The movement set up three central yeshivas representing three different streams. Tikochinsky describes them thus: "The Kelm yeshiva was not a yeshiva but a teachers' college that was part of the Mussar movement. There was strict self-discipline there, and they all worked at a communal farm. The Slobodka yeshiva was set up as the antithesis to Kelm. The yeshiva's founder, Rabbi Natan Zvi Finkel, left Kelm in a huff because of the strict discipline. He did not want to lead a punctilious elite but rather to bring the principle of morals back into all the yeshivas, even if it was his more lenient version. His yeshiva was actually a regular yeshiva with a little more emphasis on studying morals."

The most extreme yeshiva was Novardok. This, no doubt, was due to the personality of its founder, Rabbi Yosef Yoizel Horowitz. In his youth, he was considered a rascal who was often truant, but a chance meeting with Rabbi Salanter (at a relatively late age, when he was already married) led him to leave his family and business and devote himself to studying Torah and morals - despite the vociferous objections of his father and the rabbi. After his wife died, he became even more ascetic. He sent his children to live with other families and became a hermit in the home of a tinsmith, who supplied all his needs. For a year and half, he did not leave his room, not even to go to the synagogue - he observed all the religious precepts there, even blowing the shofar on the Jewish New Year by himself. Eventually he married the tinsmith's daughter, and only later was he persuaded to spread his doctrine through a yeshiva.

From the outside, Novardok's focus on self-perfection seemed insufferable (sometimes the students felt so too, and the tension caused them nervous breakdowns). Every week, pupils would plan their work and then check their progress. Every student had a notebook to monitor his commitments to virtues and conduct. Every few weeks, the students were given a trait to work on, such as austerity or lack of pride.

Every day, the pupils studied from books of morals and held intense conversations about their own flaws. Tikochinsky quotes former Supreme Court justice Moshe Silberg, a graduate of the yeshiva, as saying, "In terms of disregard for the bourgeoisie, property and status, we were more bohemian at Novardok than all the bohemians I have ever met."

Most of the Novardok students perished in the Holocaust (Ben-Artzi dedicates his book to his classmates who died), but others, sent to establish branches of the yeshiva in the United States and Palestine, were saved. Ben-Artzi was one of them: In 1933 he arrived in Palestine to set up a yeshiva in Bnei Brak. But these branches did not last, "mainly because they could not compete with the idealistic spirit of the Zionism of those days and the vision of building the land," says Ben-Artzi. He, like some of his friends, left the yeshiva after a year to work in agriculture, and later joined the Irgun and the Haganah.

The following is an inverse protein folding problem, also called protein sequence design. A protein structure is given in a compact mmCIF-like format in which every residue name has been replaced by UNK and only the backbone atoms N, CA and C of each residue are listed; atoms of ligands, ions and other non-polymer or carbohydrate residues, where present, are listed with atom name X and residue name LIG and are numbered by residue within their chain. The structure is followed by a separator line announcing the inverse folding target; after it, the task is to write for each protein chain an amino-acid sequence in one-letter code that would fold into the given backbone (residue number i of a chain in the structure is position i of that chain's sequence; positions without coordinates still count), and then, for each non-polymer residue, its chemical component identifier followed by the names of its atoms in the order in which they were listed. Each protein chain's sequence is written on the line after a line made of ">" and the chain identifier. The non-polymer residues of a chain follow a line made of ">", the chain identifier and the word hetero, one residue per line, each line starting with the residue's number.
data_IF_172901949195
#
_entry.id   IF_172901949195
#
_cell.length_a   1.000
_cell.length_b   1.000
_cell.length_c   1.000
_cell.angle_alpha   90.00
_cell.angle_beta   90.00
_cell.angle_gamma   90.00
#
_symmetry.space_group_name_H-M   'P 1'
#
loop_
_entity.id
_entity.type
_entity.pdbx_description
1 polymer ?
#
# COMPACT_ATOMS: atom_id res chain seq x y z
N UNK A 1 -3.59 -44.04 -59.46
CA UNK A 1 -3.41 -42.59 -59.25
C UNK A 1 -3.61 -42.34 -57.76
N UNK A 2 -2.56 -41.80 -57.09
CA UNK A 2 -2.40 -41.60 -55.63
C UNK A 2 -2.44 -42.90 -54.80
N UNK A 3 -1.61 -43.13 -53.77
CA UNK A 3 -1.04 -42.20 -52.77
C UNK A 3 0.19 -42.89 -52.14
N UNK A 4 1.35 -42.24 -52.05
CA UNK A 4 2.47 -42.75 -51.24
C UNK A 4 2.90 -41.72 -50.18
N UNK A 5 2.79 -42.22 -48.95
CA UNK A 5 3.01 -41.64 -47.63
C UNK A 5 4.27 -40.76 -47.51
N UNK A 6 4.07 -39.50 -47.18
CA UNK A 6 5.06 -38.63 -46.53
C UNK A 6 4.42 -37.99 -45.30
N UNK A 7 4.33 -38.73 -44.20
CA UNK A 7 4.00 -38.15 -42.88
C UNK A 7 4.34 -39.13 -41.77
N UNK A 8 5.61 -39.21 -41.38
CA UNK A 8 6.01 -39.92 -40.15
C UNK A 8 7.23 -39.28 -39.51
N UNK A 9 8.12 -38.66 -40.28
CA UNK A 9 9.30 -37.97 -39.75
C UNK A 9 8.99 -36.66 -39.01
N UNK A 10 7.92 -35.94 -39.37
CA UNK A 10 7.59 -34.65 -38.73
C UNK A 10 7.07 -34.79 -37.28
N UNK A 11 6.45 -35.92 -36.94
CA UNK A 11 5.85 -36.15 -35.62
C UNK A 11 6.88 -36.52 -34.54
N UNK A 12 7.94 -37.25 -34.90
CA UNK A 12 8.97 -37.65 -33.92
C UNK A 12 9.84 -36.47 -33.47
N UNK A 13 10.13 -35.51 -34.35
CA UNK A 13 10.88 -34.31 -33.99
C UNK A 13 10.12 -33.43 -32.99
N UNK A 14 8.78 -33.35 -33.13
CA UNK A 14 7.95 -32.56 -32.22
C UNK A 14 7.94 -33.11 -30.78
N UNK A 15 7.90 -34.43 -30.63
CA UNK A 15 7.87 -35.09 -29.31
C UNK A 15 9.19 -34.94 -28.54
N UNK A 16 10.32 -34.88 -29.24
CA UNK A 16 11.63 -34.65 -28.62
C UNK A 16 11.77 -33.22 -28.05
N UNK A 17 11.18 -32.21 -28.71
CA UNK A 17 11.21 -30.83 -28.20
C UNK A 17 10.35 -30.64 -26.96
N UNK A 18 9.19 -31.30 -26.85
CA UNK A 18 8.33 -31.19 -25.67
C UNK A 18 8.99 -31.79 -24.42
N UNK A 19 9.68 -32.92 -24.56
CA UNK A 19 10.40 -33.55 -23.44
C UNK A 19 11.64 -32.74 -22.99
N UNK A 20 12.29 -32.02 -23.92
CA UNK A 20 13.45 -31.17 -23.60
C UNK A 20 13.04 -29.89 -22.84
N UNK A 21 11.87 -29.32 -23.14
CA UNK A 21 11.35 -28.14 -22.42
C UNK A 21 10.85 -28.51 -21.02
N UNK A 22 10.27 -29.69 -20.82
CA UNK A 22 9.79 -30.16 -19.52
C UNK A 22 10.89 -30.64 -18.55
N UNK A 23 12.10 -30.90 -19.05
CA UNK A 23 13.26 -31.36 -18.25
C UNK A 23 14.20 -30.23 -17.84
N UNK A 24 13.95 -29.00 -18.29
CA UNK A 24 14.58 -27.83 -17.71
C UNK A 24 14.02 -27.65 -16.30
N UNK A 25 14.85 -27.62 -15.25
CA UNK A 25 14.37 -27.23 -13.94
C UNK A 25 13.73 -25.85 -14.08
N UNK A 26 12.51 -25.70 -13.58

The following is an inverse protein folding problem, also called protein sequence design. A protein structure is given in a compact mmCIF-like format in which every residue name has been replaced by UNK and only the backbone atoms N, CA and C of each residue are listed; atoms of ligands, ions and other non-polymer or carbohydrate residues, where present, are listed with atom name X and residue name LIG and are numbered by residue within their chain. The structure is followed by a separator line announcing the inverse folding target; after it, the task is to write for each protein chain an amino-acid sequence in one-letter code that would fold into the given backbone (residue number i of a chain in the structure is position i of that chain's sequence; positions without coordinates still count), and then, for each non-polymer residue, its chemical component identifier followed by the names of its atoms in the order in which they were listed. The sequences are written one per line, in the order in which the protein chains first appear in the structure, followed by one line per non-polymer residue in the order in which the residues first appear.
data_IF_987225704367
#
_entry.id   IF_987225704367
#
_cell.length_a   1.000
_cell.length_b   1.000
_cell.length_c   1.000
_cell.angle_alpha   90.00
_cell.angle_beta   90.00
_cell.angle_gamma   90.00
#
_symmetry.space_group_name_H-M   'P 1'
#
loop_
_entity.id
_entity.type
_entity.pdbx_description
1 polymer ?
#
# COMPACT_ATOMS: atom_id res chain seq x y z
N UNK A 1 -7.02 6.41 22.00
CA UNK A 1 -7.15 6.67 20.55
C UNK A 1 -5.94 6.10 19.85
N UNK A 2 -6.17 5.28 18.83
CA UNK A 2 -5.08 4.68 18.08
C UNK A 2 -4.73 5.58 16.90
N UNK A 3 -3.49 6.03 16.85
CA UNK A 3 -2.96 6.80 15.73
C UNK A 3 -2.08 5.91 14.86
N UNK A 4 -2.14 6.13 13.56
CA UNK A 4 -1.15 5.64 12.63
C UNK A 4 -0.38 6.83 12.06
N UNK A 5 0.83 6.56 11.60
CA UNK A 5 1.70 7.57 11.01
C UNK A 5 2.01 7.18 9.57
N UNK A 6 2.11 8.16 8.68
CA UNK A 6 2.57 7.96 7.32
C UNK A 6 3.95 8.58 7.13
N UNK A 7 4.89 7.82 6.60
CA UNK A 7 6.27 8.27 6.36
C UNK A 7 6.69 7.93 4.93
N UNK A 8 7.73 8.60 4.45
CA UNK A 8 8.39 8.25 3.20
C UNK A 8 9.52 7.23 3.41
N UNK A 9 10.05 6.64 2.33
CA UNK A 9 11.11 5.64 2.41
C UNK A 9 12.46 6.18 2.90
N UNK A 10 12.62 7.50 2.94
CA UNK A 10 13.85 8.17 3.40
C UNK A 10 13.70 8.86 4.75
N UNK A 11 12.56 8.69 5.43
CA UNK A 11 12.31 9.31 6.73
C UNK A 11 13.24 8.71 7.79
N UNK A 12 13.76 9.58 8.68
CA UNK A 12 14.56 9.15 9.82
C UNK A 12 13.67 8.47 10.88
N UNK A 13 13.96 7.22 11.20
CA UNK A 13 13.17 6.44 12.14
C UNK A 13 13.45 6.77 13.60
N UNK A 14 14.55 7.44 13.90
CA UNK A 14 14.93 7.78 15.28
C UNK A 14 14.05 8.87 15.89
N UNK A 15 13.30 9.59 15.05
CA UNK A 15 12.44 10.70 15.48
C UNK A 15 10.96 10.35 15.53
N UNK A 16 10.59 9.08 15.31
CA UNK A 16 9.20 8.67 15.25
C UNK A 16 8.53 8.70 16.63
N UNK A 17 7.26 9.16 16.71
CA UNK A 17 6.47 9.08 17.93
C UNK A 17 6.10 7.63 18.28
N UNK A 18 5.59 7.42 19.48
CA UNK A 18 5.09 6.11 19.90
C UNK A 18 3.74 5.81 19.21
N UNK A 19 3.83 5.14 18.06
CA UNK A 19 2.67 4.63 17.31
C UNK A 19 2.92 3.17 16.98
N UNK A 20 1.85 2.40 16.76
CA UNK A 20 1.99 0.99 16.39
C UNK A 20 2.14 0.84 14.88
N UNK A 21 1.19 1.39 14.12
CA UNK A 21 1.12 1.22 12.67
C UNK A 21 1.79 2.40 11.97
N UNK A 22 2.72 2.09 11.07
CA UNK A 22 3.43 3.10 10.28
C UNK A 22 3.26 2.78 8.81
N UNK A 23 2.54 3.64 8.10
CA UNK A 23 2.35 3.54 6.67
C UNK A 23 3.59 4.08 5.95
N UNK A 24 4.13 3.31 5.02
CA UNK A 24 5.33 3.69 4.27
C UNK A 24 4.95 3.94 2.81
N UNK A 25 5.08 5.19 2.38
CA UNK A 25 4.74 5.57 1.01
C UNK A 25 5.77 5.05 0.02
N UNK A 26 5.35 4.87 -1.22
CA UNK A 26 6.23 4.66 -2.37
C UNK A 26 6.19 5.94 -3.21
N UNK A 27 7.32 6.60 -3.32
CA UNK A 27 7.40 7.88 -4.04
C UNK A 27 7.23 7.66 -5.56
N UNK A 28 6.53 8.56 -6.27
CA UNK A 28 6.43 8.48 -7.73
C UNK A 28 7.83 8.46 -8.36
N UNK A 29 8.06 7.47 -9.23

Lasting influence

The Mussar movement had two lasting influences for the yeshiva world: "the order of morals," the part of the day devoted to studying books on morality, and the "supervisors" (mashgihim), people responsible for helping students perfect their morals. At one point, some mashgihim - figures like Rabbi Eliyahu Dessler of Ponevezh, Rabbi Eliahu Lopian of Kfar Hasidim, Rabbi Meir Hadash of the Hebron yeshiva, and others - were considered no less significant, perhaps even more so, than the heads of their yeshivas.

Bezalel Cohen, a graduate of the Ponevezh yeshiva, believes that when that period passed, the heyday of the Mussar movement was also over. "The boys don't pay as much attention to the 'order of morals' nowadays. Usually the study takes place shortly before the evening prayer, and according to custom, the boys leave the hall to put on a hat and suit to 'get dressed' for study. But in many cases, they remain there to chat and then simply go back for the prayers. The 'inspectors' have also become much less important figures than the yeshiva heads, and in general yeshivas concentrate more on studying and less on morals."

On the other hand, Tikochinsky believes the movement was successful by virtue of the fact that its messages seeped down deep into the yeshiva world, becoming its spiritual basis. "The concept of the Mussar movement is now the spiritual code of the entire ultra-Orthodox world, certainly in the yeshivas - the need to work on self-perfection, the bookkeeping of retribution and punishment, and particularly the vast presence of the concept of evil inclinations and the need to fight them."